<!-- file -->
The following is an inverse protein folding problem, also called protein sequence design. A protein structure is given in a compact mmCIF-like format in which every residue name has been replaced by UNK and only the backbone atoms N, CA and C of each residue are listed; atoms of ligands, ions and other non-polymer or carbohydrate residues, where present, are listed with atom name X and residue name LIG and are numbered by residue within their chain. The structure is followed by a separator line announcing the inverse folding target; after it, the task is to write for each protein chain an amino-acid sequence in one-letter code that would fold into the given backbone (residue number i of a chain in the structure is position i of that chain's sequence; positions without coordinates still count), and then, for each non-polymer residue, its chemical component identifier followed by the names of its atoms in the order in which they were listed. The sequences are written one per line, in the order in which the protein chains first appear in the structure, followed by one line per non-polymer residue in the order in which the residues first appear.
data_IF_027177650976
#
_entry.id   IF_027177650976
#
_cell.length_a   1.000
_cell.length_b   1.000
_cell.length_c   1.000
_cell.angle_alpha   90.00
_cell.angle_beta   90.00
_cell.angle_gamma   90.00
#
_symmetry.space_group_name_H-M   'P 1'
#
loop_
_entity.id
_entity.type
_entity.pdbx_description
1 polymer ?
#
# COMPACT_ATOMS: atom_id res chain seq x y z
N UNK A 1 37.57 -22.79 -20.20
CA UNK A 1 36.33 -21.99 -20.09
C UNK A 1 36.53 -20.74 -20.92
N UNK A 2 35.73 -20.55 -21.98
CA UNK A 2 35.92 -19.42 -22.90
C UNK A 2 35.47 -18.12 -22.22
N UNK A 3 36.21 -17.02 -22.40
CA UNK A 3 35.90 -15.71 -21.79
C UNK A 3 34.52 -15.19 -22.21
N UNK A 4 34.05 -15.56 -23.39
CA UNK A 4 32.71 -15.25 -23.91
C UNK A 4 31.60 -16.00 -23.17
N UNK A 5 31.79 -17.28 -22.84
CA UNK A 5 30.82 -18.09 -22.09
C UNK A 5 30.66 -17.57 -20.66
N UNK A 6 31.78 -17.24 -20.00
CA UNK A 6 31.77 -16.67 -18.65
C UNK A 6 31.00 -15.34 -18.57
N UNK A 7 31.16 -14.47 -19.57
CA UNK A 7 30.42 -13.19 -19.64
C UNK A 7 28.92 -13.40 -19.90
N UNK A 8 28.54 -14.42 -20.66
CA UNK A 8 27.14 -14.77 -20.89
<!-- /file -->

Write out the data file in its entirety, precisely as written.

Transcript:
The following is an inverse protein folding problem, also called protein sequence design. A protein structure is given in a compact mmCIF-like format in which every residue name has been replaced by UNK and only the backbone atoms N, CA and C of each residue are listed; atoms of ligands, ions and other non-polymer or carbohydrate residues, where present, are listed with atom name X and residue name LIG and are numbered by residue within their chain. The structure is followed by a separator line announcing the inverse folding target; after it, the task is to write for each protein chain an amino-acid sequence in one-letter code that would fold into the given backbone (residue number i of a chain in the structure is position i of that chain's sequence; positions without coordinates still count), and then, for each non-polymer residue, its chemical component identifier followed by the names of its atoms in the order in which they were listed. The sequences are written one per line, in the order in which the protein chains first appear in the structure, followed by one line per non-polymer residue in the order in which the residues first appear.
data_IF_027177650976
#
_entry.id   IF_027177650976
#
_cell.length_a   1.000
_cell.length_b   1.000
_cell.length_c   1.000
_cell.angle_alpha   90.00
_cell.angle_beta   90.00
_cell.angle_gamma   90.00
#
_symmetry.space_group_name_H-M   'P 1'
#
loop_
_entity.id
_entity.type
_entity.pdbx_description
1 polymer ?
#
# COMPACT_ATOMS: atom_id res chain seq x y z
N UNK A 1 37.57 -22.79 -20.20
CA UNK A 1 36.33 -21.99 -20.09
C UNK A 1 36.53 -20.74 -20.92
N UNK A 2 35.73 -20.55 -21.98
CA UNK A 2 35.92 -19.42 -22.90
C UNK A 2 35.47 -18.12 -22.22
N UNK A 3 36.21 -17.02 -22.40
CA UNK A 3 35.90 -15.71 -21.79
C UNK A 3 34.52 -15.19 -22.21
N UNK A 4 34.05 -15.56 -23.39
CA UNK A 4 32.71 -15.25 -23.91
C UNK A 4 31.60 -16.00 -23.17
N UNK A 5 31.79 -17.28 -22.84
CA UNK A 5 30.82 -18.09 -22.09
C UNK A 5 30.66 -17.57 -20.66
N UNK A 6 31.78 -17.24 -20.00
CA UNK A 6 31.77 -16.67 -18.65
C UNK A 6 31.00 -15.34 -18.57
N UNK A 7 31.16 -14.47 -19.57
CA UNK A 7 30.42 -13.19 -19.64
C UNK A 7 28.92 -13.40 -19.90
N UNK A 8 28.54 -14.42 -20.66
CA UNK A 8 27.14 -14.77 -20.89